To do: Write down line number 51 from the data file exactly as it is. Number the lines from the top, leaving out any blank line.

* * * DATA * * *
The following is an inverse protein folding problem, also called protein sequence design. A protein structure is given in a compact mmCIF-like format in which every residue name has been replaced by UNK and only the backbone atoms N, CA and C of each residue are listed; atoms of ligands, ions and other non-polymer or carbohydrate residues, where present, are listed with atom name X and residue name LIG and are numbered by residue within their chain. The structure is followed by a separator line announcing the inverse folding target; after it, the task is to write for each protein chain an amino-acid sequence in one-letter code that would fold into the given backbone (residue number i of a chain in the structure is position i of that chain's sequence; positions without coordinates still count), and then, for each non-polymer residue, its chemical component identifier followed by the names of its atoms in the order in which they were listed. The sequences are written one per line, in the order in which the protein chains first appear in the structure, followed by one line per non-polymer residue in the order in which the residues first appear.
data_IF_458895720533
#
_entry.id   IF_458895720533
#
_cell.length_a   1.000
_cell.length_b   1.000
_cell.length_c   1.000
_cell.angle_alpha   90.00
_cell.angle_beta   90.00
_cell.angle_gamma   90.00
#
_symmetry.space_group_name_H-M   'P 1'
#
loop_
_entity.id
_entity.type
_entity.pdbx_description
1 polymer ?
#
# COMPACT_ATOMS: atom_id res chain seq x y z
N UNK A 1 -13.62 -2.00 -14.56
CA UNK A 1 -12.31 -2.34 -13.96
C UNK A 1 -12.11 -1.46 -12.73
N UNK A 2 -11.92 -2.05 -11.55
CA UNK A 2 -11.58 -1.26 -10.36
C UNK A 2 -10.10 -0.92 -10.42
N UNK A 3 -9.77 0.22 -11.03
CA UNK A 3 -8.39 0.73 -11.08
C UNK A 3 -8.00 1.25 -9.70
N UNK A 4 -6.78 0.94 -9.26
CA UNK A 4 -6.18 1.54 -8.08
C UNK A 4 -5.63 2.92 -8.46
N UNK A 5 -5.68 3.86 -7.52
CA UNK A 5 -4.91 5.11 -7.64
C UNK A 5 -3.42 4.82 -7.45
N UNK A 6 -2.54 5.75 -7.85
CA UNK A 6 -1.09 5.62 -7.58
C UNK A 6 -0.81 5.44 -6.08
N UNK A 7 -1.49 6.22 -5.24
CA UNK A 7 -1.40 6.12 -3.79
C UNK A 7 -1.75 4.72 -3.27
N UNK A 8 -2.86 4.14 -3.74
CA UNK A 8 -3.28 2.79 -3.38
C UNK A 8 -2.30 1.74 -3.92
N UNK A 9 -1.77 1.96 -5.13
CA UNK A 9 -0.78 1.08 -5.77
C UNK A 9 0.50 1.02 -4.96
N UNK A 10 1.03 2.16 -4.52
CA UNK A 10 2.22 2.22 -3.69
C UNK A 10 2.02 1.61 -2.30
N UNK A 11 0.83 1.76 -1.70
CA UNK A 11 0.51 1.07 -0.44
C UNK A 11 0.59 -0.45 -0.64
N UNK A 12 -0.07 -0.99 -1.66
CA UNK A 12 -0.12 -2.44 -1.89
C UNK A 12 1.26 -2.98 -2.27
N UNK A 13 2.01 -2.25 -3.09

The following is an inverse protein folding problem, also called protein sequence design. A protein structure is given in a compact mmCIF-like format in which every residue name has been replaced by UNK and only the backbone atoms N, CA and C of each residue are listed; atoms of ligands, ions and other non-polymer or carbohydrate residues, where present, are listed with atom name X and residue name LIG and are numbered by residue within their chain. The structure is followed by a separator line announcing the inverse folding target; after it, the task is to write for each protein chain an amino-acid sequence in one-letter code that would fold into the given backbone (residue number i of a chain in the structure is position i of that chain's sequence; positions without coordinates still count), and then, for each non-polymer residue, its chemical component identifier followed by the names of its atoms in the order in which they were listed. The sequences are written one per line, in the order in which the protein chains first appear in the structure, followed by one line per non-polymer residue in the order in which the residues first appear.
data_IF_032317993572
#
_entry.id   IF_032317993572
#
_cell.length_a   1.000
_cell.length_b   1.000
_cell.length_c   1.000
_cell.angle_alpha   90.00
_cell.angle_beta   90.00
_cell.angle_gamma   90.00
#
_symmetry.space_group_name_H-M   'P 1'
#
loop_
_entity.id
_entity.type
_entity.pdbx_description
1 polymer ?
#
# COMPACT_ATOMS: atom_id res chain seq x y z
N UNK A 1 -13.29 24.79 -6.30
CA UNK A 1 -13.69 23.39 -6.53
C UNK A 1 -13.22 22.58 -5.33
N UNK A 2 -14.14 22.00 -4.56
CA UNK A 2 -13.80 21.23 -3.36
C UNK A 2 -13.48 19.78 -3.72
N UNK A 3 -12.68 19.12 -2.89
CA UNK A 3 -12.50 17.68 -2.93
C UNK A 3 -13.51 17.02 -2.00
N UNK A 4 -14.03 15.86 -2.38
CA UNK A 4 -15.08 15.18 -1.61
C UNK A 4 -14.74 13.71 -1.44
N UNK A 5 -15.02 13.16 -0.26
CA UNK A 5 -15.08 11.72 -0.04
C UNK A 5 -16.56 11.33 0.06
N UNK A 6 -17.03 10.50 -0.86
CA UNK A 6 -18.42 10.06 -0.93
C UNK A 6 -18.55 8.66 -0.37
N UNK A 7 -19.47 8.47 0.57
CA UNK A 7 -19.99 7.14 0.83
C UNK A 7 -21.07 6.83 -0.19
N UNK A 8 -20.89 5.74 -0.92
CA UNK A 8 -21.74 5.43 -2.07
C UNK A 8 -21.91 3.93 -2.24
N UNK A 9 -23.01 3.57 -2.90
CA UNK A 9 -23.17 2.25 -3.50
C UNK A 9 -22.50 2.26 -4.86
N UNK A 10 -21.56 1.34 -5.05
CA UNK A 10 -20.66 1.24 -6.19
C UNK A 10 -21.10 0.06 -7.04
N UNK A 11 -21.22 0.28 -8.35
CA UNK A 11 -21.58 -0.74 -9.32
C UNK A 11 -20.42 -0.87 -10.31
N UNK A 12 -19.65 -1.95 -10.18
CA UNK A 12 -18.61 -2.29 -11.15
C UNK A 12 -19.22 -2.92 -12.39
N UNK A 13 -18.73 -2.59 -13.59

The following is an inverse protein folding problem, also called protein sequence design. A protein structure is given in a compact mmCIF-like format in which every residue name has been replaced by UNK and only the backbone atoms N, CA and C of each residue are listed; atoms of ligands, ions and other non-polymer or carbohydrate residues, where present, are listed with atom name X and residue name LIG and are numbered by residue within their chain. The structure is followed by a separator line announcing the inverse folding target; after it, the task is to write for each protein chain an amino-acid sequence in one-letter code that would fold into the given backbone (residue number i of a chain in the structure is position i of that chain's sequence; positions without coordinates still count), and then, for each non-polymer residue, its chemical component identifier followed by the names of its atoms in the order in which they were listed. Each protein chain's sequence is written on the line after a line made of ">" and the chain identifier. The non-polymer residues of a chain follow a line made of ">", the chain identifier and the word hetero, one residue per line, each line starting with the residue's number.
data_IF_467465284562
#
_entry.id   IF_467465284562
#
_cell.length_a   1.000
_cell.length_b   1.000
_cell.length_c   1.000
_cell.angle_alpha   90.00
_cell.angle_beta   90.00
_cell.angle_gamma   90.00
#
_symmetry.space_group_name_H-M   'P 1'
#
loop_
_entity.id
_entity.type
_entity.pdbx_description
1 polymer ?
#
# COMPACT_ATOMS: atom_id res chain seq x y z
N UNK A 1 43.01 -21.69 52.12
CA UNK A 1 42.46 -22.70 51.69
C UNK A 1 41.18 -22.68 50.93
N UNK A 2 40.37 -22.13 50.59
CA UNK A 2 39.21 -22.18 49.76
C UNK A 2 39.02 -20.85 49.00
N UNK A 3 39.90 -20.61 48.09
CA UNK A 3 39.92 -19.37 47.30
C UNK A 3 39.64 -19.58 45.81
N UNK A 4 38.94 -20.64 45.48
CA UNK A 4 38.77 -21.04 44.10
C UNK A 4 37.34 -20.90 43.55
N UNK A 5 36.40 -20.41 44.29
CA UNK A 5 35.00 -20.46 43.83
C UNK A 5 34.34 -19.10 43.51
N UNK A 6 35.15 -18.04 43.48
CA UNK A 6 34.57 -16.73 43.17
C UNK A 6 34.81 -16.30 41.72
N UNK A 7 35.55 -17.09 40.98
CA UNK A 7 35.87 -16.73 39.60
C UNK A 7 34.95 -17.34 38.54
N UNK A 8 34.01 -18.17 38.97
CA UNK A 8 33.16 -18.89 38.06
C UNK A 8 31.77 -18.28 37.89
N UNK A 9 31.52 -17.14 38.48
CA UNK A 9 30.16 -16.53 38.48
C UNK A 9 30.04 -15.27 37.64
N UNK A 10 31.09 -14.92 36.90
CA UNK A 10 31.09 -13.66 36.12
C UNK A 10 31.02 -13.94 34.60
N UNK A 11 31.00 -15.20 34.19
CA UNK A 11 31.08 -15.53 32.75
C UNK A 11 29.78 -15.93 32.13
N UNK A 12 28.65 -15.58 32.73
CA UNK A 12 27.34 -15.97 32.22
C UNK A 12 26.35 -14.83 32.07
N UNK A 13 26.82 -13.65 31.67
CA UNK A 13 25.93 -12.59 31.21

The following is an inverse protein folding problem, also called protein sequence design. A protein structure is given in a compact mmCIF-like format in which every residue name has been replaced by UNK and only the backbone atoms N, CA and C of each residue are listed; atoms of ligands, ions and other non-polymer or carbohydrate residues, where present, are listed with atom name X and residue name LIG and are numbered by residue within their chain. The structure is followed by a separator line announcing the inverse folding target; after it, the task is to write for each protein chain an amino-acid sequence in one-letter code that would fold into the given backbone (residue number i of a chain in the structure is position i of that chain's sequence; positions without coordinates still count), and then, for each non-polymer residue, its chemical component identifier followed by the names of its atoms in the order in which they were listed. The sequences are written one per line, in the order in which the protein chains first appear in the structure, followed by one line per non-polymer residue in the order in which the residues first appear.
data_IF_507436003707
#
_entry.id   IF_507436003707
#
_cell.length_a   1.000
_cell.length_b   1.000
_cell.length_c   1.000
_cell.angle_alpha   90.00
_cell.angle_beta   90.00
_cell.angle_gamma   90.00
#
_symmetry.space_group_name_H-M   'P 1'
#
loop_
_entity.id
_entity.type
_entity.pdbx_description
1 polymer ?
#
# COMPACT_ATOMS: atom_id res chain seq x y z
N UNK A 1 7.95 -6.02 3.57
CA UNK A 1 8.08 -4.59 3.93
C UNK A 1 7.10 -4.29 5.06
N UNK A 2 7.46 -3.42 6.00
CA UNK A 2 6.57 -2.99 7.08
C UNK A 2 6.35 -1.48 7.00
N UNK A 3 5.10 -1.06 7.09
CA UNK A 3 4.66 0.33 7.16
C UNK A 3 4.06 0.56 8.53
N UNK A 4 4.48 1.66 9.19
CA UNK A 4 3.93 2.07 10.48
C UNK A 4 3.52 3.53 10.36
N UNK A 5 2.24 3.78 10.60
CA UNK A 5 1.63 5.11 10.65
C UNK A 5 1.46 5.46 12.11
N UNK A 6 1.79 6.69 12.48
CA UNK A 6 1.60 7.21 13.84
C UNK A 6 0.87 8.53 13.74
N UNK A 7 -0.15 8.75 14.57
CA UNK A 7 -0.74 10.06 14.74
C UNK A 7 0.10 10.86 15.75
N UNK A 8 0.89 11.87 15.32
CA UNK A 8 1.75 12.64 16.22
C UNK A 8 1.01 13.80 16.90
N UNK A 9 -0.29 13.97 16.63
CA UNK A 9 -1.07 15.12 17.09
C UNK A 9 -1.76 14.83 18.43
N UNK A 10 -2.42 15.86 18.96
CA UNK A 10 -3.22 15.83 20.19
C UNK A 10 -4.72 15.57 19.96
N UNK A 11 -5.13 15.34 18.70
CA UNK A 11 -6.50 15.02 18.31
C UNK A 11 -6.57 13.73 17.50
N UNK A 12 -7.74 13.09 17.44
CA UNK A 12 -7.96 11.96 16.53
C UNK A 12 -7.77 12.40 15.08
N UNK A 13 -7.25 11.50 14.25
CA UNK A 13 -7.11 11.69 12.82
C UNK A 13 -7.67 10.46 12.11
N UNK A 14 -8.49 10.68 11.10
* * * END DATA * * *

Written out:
C UNK A 10 2.02 1.61 -2.30